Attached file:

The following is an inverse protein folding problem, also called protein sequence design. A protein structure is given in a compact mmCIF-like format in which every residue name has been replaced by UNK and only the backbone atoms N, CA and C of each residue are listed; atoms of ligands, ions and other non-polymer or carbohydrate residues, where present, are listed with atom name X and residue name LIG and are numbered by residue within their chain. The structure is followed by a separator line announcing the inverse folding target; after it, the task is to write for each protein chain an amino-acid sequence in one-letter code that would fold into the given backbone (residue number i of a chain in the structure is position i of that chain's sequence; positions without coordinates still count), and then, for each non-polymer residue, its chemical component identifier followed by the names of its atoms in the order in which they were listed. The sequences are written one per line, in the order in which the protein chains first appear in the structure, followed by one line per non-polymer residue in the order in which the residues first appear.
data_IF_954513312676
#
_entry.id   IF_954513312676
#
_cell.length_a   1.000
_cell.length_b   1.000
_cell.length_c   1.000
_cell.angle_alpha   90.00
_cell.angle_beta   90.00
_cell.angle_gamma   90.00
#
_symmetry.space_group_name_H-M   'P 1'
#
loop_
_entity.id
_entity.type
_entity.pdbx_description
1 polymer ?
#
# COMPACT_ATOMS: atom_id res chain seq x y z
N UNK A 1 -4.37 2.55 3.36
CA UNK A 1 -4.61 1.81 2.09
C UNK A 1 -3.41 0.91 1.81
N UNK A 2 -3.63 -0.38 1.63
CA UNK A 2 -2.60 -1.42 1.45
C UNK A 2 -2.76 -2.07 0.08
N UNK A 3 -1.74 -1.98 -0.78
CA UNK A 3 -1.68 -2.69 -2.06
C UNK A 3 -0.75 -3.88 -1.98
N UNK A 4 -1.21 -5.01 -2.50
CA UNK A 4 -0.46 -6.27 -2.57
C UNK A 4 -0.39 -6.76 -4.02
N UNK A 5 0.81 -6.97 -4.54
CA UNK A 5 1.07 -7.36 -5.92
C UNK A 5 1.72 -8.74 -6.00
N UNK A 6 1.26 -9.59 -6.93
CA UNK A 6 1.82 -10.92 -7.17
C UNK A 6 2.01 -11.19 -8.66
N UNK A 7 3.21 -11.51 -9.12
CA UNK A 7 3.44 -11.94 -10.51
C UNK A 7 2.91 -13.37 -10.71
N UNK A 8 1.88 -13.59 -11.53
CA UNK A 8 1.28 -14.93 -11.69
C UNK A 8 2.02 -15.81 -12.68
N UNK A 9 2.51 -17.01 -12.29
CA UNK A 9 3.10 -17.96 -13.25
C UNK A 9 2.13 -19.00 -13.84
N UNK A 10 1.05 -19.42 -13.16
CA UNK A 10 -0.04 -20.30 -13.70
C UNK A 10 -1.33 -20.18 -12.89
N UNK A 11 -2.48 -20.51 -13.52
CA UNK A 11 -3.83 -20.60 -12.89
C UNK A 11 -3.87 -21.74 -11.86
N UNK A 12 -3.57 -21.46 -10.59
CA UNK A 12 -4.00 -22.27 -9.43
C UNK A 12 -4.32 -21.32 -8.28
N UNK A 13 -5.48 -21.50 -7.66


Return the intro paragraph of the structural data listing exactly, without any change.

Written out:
The following is an inverse protein folding problem, also called protein sequence design. A protein structure is given in a compact mmCIF-like format in which every residue name has been replaced by UNK and only the backbone atoms N, CA and C of each residue are listed; atoms of ligands, ions and other non-polymer or carbohydrate residues, where present, are listed with atom name X and residue name LIG and are numbered by residue within their chain. The structure is followed by a separator line announcing the inverse folding target; after it, the task is to write for each protein chain an amino-acid sequence in one-letter code that would fold into the given backbone (residue number i of a chain in the structure is position i of that chain's sequence; positions without coordinates still count), and then, for each non-polymer residue, its chemical component identifier followed by the names of its atoms in the order in which they were listed. The sequences are written one per line, in the order in which the protein chains first appear in the structure, followed by one line per non-polymer residue in the order in which the residues first appear.